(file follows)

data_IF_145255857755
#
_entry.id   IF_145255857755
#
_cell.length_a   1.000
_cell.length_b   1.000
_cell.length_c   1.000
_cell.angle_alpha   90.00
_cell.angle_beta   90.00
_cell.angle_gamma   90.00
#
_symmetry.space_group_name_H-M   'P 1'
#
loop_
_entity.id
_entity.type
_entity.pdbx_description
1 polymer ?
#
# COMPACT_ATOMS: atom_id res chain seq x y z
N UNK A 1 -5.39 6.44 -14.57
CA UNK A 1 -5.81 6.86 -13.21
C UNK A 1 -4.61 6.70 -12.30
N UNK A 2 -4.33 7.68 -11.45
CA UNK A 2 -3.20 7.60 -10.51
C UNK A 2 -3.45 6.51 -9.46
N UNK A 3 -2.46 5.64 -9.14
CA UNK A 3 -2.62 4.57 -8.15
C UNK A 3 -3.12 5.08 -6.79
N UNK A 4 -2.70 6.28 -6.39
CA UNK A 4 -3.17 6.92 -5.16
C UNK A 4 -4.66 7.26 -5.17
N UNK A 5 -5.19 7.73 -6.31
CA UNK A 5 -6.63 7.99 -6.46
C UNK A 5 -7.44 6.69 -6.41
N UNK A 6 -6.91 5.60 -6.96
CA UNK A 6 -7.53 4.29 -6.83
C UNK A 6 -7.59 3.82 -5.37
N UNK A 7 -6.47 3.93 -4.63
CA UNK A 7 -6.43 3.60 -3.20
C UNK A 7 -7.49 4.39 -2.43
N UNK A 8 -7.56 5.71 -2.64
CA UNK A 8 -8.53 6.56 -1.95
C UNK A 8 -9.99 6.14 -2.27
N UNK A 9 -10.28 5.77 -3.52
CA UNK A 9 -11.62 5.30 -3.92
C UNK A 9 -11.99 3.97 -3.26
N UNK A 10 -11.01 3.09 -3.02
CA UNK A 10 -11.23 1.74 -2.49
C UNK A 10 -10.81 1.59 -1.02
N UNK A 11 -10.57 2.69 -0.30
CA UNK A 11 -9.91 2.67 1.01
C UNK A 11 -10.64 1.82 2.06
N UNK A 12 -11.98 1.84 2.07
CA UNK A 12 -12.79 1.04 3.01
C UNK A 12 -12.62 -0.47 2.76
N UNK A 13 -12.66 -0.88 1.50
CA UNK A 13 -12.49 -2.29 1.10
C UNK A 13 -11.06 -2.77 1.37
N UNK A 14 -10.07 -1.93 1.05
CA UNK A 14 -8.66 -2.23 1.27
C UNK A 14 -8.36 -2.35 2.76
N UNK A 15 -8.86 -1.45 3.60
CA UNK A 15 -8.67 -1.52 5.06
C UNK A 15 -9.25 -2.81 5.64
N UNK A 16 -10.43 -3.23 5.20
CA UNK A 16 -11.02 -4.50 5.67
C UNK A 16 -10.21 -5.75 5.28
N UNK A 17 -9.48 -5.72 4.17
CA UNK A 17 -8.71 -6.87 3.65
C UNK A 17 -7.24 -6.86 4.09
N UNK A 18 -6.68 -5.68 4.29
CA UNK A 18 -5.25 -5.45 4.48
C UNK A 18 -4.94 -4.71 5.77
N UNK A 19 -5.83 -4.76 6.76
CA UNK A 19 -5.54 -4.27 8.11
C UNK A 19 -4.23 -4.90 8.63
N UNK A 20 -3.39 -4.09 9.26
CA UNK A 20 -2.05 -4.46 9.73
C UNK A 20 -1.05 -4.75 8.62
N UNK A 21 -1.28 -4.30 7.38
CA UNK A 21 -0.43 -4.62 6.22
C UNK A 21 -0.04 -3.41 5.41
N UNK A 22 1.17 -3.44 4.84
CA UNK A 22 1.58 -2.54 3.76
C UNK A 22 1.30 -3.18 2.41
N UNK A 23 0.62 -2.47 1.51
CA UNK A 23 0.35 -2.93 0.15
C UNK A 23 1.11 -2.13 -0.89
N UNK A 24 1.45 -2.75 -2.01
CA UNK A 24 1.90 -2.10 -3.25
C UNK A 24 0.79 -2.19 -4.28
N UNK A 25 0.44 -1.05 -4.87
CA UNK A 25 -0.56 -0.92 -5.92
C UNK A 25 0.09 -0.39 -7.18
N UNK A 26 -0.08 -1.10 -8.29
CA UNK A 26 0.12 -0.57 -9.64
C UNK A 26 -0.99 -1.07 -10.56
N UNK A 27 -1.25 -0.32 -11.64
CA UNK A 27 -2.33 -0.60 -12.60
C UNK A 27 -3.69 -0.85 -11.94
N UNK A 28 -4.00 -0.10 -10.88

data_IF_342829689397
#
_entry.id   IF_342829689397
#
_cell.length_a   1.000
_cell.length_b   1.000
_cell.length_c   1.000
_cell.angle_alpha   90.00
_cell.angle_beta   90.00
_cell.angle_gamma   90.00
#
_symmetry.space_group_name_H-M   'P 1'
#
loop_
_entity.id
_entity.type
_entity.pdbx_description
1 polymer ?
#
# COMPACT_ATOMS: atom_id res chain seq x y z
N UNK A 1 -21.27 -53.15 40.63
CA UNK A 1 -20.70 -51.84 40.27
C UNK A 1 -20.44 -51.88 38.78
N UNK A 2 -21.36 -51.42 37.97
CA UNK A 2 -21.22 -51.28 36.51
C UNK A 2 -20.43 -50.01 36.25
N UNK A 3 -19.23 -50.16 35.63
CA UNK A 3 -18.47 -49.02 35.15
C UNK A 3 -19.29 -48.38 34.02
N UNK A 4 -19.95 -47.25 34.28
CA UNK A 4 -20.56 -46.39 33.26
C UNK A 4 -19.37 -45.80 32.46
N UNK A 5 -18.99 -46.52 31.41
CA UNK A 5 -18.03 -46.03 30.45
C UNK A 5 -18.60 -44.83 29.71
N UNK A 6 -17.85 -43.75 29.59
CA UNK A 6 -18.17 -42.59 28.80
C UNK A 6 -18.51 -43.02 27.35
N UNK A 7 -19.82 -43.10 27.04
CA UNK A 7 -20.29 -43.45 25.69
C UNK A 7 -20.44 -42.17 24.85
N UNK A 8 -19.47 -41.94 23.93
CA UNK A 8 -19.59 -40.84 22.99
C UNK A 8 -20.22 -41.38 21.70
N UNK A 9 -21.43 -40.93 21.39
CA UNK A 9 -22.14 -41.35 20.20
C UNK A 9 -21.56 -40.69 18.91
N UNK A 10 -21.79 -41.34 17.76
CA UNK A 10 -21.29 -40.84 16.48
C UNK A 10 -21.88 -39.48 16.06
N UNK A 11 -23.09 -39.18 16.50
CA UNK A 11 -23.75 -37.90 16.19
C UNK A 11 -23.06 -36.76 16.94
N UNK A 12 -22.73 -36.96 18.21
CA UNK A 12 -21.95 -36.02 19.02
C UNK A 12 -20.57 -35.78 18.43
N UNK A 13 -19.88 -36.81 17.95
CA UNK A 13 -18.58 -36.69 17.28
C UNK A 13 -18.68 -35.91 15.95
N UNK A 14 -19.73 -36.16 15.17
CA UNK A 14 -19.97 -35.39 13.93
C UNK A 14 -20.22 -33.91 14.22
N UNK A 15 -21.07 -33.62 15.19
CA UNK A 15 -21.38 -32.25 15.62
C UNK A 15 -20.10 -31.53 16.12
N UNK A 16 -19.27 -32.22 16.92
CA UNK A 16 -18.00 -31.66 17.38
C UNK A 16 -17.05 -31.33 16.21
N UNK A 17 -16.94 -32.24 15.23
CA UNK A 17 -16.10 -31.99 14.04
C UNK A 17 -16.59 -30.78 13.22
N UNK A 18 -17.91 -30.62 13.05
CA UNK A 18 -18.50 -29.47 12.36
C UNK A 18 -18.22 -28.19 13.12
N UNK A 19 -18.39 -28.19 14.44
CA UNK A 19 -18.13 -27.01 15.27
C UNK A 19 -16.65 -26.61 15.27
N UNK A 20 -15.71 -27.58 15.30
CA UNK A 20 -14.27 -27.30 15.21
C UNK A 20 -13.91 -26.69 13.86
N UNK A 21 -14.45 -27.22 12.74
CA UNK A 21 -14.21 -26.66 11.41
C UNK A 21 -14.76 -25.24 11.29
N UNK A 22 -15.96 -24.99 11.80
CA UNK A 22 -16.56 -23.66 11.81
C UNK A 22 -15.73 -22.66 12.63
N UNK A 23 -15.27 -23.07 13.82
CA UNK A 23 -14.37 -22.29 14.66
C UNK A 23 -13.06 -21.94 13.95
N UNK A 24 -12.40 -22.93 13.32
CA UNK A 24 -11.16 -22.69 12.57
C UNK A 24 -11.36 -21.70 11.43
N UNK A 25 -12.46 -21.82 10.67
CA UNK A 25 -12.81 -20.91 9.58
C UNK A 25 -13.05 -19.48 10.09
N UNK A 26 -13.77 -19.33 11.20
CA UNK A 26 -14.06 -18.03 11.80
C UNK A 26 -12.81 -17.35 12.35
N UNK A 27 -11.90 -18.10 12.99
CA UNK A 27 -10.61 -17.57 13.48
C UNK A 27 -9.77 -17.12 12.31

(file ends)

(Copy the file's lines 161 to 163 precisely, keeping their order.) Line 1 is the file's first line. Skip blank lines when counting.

C UNK A 13 -18.68 -35.91 15.95
N UNK A 14 -19.73 -36.16 15.17
CA UNK A 14 -19.97 -35.39 13.93